We’re to help you if you’re trying to figure out how to fix a Mac that won’t start. While your Apple products, whether they be a Mac, iPad, or iPhone, seem to be very reliable, there will be times where something goes wrong. And, you might be at a loss on what to do when that happens, like getting a Mac Folder with question mark on your screen when attempting to boot up a MacBook Pro. Take heart, though, that you’re most likely far from the first person to experience whatever issue is ailing you and that there’s a fix out there for your problem.
If you’re using your Apple machine for creative work or productivity, it’s even more important that it’s ready to function when you need it to. That’s why it’s very helpful (and will save you some cash too) to be able to fix a Mac that won’t start, whether it’s a dreaded blue screen or that Mac Folder with question mark mocking you.
Instead of dropping a chunk of change on a professional, try these common fixes we’ve gathered if you can’t get that machine to start up or are getting that Mac Folder with question mark. There are plenty of authorized service centers, including all those Apple Stores out in the wild, that can help in the most extreme cases. But, it’s often a simple solution to fix a Mac that won’t start. Read on to find what they are.
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Mac folder with question mark: what does it mean?
If your Mac starts up to a Mac folder with question mark, it could mean one of two things: (1) your startup disk is no longer working because either you previously started your Mac from a different disk or your hard drive has failed, or (2) there’s no working operating system installed.
It’s a scary thing, turning on your Mac only to find a solitary folder with a question mark on a solid black background. But, worry not. As long as it’s not a hard drive that’s stopped working completely, there might be a way to get your Mac back to the way it was.
Step 1: Press and hold the power button for 10 seconds to turn your Mac off.
Step 2: Turn on your Mac, and hold Command (⌘) + R. This takes you to macOS Recovery.
Step 3: Select Disk Utility, press continue and find your startup disk in the sidebar.
Step 4: Click “First Aid” and hit Run. This should prompt your Mac to find errors and repair them.
If Disk Utility did not find or could not repair all the errors, you might have to reformat the disk, reinstall the macOS or restore a backup using the Time Machine.
However, if you can’t perform this repair because Disk Utility just isn’t seeing your startup disk, you might have to take it to a Mac expert to get serviced.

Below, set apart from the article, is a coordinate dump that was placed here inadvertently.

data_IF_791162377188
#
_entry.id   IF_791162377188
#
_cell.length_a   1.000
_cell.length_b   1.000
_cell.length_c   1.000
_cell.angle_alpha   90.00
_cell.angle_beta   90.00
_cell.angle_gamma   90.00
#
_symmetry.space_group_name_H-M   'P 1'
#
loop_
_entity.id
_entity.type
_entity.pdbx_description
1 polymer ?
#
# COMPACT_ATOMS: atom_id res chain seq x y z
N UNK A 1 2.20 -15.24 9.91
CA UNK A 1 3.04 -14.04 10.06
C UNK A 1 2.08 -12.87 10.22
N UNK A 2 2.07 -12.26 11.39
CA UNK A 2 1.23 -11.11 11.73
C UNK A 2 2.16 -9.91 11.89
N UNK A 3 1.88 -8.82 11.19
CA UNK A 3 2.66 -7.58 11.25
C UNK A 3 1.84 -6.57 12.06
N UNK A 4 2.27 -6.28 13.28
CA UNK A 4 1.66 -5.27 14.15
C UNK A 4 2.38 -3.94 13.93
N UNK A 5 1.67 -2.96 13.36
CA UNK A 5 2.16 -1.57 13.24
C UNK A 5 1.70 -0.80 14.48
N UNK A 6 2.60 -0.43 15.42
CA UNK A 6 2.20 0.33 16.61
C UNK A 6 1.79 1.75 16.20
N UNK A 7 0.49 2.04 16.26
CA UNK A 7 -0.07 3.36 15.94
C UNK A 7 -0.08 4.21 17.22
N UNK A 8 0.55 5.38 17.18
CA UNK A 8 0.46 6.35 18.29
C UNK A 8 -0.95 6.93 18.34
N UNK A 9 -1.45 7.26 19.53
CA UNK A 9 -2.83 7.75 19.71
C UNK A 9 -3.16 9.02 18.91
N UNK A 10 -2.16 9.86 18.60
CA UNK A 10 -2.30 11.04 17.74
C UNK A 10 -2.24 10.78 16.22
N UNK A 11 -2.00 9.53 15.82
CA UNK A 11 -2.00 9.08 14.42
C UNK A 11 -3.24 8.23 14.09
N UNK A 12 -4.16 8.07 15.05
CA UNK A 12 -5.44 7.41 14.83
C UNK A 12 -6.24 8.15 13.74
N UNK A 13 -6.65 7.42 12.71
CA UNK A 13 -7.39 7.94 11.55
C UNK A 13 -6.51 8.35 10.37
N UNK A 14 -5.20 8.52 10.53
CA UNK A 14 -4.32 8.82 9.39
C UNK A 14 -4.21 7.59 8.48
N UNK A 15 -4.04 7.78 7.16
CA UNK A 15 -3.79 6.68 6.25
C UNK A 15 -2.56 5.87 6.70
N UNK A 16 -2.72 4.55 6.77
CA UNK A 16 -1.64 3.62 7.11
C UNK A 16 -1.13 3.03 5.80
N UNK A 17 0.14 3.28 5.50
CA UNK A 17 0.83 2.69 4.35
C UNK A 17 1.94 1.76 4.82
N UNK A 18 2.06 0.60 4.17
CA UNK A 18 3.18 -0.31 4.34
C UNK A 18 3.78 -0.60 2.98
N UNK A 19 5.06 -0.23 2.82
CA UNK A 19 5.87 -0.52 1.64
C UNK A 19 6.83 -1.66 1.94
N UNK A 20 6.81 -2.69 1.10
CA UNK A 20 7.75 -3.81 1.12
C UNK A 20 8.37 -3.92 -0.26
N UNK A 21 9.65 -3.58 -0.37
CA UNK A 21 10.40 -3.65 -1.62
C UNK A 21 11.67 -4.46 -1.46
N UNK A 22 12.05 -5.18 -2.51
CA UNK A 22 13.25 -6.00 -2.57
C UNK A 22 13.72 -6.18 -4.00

The Mac doesn't start, but hangs at a blue or grey screen
Persistent blue or grey screens when you boot up your Mac tend to be caused by a peripheral. Power off the Mac. Disconnect everything except the power and the keyboard and mouse (if external), and now restart.
If the Mac starts up normally, it's a problem with a peripheral. To find out which one is at fault, reattach them one by one and start up each time, until the problem reoccurs.
Once you've found the culprit, Google the problem and the name of the peripheral to find out what others have done to fix it. If the Mac won't boot with all peripherals disconnected, try booting in Safe Mode by holding down the Shift key when you restart.
Occasionally, doing that then restarting fixes the problem. If not, boot into the Recovery partition and follow the steps in the problem above.
Understanding startup tones
When you turn on your Mac you should hear a tone. The type of tone can change depending on any problems your Mac might be experiencing, so they are a good way of figuring out what's preventing your Mac to properly start.
One tone repeating every five seconds
This means there's no RAM installed in the Mac, so install some!
Three successive tones and a five second pause, repeating on a loop
This means the RAM has failed an integrity check; replace it.
One long tone while holding the power button
An EFI ROM update is in progress on pre-2012 Macs.
Three long tones, three short tones, and then three more long tones
Mac is in EFI ROM recovery mode.
What to do if your Mac won't start up at all
First of all, check that the Mac is connected to a power supply, and that the power cable is secure. Then you should check that the power socket is switched on and working. (Test it with a lamp!)
Next, eliminate the possibility that it's a display problem. Is there a startup chime? Can you hear the fan? Is the sleep LED lit? Does the caps lock key light up when you press it? If the answer to any of those questions is yes, it may be a problem with the display.
If it's an external monitor, check its connection. If that's okay, try connecting a different display. If the answer to all of those questions is no, try resetting the system management controller (SMC). Shut down, press (left side) Shift+Options+Ctrl, and press the power button to start up. Still no joy? Get thee to a Genius Bar.
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